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First public 'enterprise-grade' energy blockchain powers up

Roll-out of Energy Web Chain to be 'fully decentralised' by end of year, says developer

The Energy Web Foundation (EWF), a Swiss-headquartered nonprofit set up to accelerate a low-carbon, decentralised global energy system, has launched the world’s first public, enterprise-grade energy blockchain.

The Energy Web Chain (EW Chain), which will have member utilities, grid operators, and blockchain developers hosting “validator nodes” for the platform, will go live “in the coming weeks” as it transitions so-called decentralised applications (dApps) from test networks.

"We started EWF in 2017 with a promise: a production version of EW Chain by Q2 2019. We kept our promise," said chief executive Hervé Touati. "Our next target, to be reached latest by Q4 2019, is to fully decentralise the chain.

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“At that point, it will no longer be 'our' chain; it will be the energy sector’s blockchain —the first public blockchain where blocks are validated by energy sector companies.”

This first wave of dApps on the EW Chain are designed for “creating customer and business value” by expanding markets for renewable energy trading, fine-tuning demand-response programmes, and improving electric vehicle charging.

“This is a watershed moment for accelerating a low-carbon, customer-centric electricity system,” stated Jesse Morris, EWF’s chief commercial officer.

“I hope that we will look back on today’s EW Chain launch as another inflection point in electricity’s evolution, just as we now see wind and solar tumbling down the cost curve, the deployment of smart meters and other digital infrastructure, and the surge of electric vehicle investment and ownership.”

The member organisations hosting validator nodes for the EW Chain are part of a public Proof-of-Authority (PoA) network design based a first-of-a-kind publicly accessible, ethereum-based network with “permissioned validators”, energy market players “identified and affiliated with EWF”.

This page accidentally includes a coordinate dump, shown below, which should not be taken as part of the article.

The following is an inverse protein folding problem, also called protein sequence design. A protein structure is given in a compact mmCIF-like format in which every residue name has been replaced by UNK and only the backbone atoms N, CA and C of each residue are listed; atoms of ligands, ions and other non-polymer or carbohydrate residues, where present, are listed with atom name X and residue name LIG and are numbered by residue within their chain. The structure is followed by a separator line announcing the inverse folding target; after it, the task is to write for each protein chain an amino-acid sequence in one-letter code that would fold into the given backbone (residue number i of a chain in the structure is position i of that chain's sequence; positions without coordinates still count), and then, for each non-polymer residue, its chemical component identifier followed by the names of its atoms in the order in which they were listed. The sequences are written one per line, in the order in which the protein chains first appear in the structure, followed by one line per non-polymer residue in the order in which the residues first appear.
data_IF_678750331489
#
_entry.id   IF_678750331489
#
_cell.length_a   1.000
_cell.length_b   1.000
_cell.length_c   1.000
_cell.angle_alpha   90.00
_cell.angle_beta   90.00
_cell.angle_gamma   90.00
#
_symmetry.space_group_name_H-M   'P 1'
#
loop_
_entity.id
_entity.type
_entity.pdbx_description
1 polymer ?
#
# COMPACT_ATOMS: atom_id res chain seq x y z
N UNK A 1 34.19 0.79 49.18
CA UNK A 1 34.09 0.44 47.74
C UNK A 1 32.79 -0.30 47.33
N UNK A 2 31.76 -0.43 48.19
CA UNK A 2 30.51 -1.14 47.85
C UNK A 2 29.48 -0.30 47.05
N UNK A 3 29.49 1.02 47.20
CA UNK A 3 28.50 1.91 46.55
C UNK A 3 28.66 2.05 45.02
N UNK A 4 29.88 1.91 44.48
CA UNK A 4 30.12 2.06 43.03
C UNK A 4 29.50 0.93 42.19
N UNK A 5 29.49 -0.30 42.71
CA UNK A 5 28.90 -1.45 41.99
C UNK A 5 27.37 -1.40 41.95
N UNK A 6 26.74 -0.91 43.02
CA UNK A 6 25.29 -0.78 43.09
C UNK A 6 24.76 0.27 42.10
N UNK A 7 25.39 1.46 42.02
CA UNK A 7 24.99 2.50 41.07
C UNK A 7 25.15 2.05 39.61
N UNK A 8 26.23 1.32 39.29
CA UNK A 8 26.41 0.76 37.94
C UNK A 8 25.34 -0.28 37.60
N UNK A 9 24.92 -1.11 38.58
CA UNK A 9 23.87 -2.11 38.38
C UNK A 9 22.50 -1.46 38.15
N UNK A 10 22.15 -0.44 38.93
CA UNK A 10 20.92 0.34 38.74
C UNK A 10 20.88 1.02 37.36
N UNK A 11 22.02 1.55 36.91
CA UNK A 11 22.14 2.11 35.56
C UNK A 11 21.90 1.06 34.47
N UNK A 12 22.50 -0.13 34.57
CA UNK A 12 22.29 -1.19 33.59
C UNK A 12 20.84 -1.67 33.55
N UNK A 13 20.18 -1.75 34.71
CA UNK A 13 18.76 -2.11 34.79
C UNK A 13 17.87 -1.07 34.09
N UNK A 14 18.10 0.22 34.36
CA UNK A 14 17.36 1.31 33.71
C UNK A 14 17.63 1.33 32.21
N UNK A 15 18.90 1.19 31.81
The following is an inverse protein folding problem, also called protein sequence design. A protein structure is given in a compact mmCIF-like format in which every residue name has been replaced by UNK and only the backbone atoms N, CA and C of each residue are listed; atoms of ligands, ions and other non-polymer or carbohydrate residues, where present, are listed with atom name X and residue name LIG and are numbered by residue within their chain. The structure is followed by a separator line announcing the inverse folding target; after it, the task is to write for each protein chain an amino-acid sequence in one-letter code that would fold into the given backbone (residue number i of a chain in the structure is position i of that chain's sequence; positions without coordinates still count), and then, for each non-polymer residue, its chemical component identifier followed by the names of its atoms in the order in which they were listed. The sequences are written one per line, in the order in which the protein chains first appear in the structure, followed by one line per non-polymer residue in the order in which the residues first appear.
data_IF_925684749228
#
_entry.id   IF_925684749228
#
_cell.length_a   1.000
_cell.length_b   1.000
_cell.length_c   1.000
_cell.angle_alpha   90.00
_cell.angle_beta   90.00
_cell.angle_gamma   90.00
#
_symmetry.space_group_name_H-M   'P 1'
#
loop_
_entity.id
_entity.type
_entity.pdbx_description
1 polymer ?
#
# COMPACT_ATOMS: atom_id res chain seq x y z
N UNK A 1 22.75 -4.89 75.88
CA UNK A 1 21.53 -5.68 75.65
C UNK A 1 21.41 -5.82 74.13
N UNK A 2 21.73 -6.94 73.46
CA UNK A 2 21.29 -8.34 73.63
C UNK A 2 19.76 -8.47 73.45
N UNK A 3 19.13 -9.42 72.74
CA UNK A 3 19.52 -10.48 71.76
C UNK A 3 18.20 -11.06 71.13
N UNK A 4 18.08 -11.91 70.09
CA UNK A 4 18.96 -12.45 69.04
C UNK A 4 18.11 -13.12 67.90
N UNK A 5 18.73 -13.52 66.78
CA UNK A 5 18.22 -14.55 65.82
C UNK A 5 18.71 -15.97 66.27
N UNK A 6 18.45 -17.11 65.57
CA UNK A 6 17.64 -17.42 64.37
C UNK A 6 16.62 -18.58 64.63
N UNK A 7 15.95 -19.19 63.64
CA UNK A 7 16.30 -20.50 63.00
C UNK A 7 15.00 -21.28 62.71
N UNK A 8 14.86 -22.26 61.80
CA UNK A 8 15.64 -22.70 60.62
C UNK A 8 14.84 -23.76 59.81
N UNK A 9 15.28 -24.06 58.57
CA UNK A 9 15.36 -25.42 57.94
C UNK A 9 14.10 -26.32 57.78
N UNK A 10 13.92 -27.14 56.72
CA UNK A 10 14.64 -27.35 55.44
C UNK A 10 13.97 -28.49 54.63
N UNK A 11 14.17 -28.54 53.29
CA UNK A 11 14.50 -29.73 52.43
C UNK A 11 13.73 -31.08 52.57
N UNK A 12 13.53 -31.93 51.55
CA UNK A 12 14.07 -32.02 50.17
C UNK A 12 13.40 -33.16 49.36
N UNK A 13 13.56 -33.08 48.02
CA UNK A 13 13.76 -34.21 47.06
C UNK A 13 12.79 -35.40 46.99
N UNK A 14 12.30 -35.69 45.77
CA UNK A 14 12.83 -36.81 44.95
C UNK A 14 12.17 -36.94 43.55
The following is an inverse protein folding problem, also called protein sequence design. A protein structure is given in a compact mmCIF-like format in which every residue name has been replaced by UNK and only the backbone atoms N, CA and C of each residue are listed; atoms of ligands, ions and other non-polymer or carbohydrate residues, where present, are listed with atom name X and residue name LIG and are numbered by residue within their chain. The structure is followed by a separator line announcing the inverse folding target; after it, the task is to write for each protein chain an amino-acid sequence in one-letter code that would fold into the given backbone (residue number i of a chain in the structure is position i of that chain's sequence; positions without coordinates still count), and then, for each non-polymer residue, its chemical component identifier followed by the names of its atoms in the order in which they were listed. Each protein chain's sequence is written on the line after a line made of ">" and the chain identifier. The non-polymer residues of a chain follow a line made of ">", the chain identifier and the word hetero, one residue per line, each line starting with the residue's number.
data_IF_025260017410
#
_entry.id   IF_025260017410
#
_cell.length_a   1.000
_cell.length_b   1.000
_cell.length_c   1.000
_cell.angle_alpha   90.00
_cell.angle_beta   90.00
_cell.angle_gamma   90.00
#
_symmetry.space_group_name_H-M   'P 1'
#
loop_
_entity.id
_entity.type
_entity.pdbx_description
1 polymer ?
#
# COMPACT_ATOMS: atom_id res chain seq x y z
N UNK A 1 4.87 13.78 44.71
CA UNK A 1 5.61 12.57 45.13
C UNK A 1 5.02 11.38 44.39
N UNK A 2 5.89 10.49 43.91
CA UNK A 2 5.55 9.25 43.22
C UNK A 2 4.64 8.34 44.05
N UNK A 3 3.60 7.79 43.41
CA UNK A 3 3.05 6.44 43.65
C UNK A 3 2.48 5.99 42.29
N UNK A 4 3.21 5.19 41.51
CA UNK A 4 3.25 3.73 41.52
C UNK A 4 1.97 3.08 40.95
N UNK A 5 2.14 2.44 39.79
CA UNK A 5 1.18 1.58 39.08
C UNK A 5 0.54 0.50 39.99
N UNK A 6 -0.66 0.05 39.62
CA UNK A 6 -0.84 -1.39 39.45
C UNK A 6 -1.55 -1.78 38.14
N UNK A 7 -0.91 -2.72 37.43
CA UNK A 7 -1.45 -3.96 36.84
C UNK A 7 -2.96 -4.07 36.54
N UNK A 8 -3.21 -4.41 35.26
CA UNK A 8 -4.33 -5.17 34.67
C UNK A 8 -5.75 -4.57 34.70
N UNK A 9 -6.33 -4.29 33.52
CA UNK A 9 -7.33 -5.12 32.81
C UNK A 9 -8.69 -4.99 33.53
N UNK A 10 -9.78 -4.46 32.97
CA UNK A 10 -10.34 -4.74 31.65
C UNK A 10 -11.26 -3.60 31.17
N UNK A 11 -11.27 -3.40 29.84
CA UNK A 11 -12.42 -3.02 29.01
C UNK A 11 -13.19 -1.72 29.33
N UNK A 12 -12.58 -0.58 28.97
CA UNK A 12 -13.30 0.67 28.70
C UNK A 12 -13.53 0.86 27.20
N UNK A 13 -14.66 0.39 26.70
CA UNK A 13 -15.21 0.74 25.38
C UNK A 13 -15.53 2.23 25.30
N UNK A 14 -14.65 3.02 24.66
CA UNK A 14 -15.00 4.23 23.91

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“EWF Affiliates — including utilities, grid operators, and young companies experimenting with blockchain in energy — are standing up validator nodes on a decentralised public PoA network to support a global technology,” said Morris. “These companies rarely collaborate or jointly innovate, and now they’re teaming up to support a brand-new digital technology.”

Formed in early 2017 with support from co-founders Rocky Mountain Institute, Grid Singularity and a cohort of 12 founding Affiliates, EWF crossed the 100-Affiliate threshold this year, with demonstrations, pilots, and pre-commercial deployments on Energy Web test networks underway at utilities and grid operators including PJM-EIS, SP Group, Acciona, Iberdrola, Elia, and Stedin.

"Most companies in the electricity sector know that value is shifting downstream. And most are focusing on building relationships with their customers. But what customers want to do is to invest in distribution edge devices — PV, batteries, charging stations, electric vehicles, smart controls — at such a pace that they may well outgrow utilities’ total investments within a decade,” said EWF’s Touati.

“That offers a unique opportunity for utilities: develop relationships with their customers' assets, rather than the customers themselves. For that, utilities need new kinds of software technology, like the EW Chain—distributed, open source, run by the industry—allowing low-cost interoperability and trust between millions of devices and retailers or grid operators.”

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